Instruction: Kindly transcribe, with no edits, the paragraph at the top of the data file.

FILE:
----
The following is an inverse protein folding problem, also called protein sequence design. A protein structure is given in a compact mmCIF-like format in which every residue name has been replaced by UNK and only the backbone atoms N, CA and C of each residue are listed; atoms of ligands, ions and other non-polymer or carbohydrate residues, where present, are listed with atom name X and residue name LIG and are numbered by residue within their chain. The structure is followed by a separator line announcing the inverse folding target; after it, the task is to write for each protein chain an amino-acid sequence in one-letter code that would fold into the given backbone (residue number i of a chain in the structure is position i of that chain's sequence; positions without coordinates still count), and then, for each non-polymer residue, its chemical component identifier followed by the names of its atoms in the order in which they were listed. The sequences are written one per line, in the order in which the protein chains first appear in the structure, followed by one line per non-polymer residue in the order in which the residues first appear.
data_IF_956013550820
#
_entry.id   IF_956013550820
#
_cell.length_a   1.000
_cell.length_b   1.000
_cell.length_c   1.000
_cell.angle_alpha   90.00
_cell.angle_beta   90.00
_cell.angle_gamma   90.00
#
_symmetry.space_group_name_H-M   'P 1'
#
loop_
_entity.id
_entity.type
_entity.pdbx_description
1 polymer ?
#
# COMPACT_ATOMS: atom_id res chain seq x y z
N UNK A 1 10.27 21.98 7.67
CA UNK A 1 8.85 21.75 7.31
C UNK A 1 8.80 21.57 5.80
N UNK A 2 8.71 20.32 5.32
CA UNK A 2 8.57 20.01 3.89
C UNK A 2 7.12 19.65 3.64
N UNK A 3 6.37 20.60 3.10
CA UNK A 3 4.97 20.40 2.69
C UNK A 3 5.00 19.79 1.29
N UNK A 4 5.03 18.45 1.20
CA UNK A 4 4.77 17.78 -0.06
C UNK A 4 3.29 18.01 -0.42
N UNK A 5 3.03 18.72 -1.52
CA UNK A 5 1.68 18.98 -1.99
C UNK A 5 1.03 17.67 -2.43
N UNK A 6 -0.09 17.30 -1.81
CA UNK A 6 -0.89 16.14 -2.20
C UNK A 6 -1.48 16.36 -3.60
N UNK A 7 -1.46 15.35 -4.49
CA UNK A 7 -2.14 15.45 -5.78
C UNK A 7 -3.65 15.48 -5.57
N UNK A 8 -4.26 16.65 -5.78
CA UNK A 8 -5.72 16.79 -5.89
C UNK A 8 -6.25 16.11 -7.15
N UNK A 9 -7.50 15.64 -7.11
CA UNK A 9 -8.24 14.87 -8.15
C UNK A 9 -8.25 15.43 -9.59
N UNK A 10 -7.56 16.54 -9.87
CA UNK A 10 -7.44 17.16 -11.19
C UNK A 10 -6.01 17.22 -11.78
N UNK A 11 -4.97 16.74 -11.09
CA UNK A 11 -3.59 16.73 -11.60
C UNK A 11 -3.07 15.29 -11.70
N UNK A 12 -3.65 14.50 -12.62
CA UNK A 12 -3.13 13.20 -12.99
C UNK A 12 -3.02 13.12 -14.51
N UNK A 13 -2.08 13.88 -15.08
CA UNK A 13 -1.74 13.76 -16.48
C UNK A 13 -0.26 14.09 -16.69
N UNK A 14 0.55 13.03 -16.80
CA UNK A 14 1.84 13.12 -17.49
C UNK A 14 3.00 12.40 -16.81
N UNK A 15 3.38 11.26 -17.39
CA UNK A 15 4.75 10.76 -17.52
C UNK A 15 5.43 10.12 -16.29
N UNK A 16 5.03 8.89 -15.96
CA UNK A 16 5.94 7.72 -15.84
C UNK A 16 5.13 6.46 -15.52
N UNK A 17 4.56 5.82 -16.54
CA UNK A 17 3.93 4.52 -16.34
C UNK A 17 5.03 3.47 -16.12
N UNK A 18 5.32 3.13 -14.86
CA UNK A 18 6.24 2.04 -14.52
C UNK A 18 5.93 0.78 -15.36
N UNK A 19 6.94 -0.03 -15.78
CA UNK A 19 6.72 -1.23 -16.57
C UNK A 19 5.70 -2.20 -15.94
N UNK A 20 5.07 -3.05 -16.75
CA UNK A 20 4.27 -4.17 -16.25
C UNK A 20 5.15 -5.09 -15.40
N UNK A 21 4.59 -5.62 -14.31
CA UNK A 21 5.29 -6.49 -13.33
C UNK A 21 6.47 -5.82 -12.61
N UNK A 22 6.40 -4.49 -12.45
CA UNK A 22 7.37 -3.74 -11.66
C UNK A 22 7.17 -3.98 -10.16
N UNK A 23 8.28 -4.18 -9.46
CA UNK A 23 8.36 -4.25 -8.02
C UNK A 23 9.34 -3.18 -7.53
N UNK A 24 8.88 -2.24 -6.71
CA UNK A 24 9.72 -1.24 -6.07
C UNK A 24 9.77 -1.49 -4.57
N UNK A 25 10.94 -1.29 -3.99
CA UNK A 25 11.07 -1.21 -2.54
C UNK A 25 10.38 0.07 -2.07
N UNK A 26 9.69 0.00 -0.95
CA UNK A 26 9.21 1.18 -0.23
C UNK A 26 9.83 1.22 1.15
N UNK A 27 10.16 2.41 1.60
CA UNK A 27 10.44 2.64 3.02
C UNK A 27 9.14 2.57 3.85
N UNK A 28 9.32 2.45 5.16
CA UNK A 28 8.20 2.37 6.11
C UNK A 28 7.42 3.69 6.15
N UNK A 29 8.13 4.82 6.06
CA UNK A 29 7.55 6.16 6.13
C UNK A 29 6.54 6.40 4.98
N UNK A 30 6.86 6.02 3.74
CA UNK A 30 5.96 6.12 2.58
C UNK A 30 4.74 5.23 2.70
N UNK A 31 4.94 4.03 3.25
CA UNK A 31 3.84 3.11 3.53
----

The following is an inverse protein folding problem, also called protein sequence design. A protein structure is given in a compact mmCIF-like format in which every residue name has been replaced by UNK and only the backbone atoms N, CA and C of each residue are listed; atoms of ligands, ions and other non-polymer or carbohydrate residues, where present, are listed with atom name X and residue name LIG and are numbered by residue within their chain. The structure is followed by a separator line announcing the inverse folding target; after it, the task is to write for each protein chain an amino-acid sequence in one-letter code that would fold into the given backbone (residue number i of a chain in the structure is position i of that chain's sequence; positions without coordinates still count), and then, for each non-polymer residue, its chemical component identifier followed by the names of its atoms in the order in which they were listed. The sequences are written one per line, in the order in which the protein chains first appear in the structure, followed by one line per non-polymer residue in the order in which the residues first appear.